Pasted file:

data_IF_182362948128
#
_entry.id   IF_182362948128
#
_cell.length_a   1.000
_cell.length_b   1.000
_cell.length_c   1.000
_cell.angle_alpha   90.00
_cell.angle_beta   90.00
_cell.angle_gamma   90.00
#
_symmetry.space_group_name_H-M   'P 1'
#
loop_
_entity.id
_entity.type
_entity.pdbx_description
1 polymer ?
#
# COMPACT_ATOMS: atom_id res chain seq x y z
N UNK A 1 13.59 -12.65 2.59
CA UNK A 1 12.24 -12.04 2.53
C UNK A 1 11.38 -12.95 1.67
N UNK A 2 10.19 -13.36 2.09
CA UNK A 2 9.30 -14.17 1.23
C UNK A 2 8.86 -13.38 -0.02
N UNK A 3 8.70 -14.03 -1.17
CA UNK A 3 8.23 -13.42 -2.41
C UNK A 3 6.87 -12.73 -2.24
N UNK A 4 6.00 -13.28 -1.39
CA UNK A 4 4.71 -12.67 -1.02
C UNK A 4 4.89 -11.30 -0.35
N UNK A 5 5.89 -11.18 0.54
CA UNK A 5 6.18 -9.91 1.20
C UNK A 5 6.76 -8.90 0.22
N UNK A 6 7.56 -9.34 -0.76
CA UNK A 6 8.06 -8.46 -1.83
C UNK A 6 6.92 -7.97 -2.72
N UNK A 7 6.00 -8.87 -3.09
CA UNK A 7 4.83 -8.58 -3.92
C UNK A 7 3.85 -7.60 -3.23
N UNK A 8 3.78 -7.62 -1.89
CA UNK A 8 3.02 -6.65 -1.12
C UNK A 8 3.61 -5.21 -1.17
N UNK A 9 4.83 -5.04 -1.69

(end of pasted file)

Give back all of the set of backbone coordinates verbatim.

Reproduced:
data_IF_182362948128
#
_entry.id   IF_182362948128
#
_cell.length_a   1.000
_cell.length_b   1.000
_cell.length_c   1.000
_cell.angle_alpha   90.00
_cell.angle_beta   90.00
_cell.angle_gamma   90.00
#
_symmetry.space_group_name_H-M   'P 1'
#
loop_
_entity.id
_entity.type
_entity.pdbx_description
1 polymer ?
#
# COMPACT_ATOMS: atom_id res chain seq x y z
N UNK A 1 13.59 -12.65 2.59
CA UNK A 1 12.24 -12.04 2.53
C UNK A 1 11.38 -12.95 1.67
N UNK A 2 10.19 -13.36 2.09
CA UNK A 2 9.30 -14.17 1.23
C UNK A 2 8.86 -13.38 -0.02
N UNK A 3 8.70 -14.03 -1.17
CA UNK A 3 8.23 -13.42 -2.41
C UNK A 3 6.87 -12.73 -2.24
N UNK A 4 6.00 -13.28 -1.39
CA UNK A 4 4.71 -12.67 -1.02
C UNK A 4 4.89 -11.30 -0.35
N UNK A 5 5.89 -11.18 0.54
CA UNK A 5 6.18 -9.91 1.20
C UNK A 5 6.76 -8.90 0.22
N UNK A 6 7.56 -9.34 -0.76
CA UNK A 6 8.06 -8.46 -1.83
C UNK A 6 6.92 -7.97 -2.72
N UNK A 7 6.00 -8.87 -3.09
CA UNK A 7 4.83 -8.58 -3.92
C UNK A 7 3.85 -7.60 -3.23
N UNK A 8 3.78 -7.62 -1.89
CA UNK A 8 3.02 -6.65 -1.12
C UNK A 8 3.61 -5.21 -1.17
N UNK A 9 4.83 -5.04 -1.69